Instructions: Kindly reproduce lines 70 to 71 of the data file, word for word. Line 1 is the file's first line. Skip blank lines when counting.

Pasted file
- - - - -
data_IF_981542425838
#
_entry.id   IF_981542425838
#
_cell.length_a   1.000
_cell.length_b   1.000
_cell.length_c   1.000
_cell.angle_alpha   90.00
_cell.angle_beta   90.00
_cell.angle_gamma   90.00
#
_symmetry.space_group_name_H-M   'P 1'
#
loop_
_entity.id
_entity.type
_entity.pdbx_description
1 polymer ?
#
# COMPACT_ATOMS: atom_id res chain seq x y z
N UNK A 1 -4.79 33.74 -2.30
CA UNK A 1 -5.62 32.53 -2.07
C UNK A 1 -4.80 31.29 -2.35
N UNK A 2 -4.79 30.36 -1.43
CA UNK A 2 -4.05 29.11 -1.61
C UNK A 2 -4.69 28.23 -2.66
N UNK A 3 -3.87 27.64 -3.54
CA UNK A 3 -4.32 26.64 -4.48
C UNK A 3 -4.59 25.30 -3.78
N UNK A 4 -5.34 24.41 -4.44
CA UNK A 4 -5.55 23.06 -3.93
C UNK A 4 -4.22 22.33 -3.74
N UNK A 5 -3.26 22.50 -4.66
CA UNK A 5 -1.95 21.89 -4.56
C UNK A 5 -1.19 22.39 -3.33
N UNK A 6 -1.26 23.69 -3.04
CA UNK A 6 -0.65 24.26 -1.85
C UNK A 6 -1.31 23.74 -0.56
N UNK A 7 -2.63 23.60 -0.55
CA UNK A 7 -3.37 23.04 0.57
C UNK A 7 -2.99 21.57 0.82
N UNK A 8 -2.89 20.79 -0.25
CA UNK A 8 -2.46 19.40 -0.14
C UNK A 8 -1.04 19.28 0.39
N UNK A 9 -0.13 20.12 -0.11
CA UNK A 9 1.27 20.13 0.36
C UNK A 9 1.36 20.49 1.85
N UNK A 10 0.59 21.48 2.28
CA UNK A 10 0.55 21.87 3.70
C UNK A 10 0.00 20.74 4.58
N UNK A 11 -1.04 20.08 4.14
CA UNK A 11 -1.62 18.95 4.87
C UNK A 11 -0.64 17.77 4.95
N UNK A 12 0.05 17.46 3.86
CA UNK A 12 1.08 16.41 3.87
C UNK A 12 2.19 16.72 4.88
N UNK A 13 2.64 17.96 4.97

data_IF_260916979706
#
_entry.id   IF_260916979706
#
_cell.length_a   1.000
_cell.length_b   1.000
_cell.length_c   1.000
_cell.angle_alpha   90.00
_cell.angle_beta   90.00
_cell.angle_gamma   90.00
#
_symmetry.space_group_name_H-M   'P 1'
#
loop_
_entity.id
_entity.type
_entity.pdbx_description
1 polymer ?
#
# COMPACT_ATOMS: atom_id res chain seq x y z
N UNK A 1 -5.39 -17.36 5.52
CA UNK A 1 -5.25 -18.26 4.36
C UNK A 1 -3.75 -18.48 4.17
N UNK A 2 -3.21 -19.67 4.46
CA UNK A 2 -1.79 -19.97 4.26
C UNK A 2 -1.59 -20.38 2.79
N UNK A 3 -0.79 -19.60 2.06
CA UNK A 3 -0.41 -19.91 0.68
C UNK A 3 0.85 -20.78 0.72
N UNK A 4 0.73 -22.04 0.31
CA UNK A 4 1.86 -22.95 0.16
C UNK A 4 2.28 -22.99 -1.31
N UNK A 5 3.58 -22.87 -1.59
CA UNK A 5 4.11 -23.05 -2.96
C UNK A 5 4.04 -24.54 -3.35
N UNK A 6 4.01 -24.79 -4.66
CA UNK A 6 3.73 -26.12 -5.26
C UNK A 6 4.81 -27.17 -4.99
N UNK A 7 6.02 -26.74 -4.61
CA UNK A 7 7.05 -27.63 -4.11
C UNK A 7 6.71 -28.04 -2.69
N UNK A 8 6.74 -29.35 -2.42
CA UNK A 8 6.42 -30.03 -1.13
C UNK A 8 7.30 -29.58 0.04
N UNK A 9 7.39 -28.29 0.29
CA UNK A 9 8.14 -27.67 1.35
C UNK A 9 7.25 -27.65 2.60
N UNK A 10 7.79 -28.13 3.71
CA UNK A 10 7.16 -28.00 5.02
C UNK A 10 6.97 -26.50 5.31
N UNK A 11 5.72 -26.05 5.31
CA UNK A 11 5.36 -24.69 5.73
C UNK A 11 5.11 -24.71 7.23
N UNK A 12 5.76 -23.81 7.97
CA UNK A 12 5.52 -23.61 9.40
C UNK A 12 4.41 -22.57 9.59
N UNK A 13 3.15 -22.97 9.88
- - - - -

#
loop_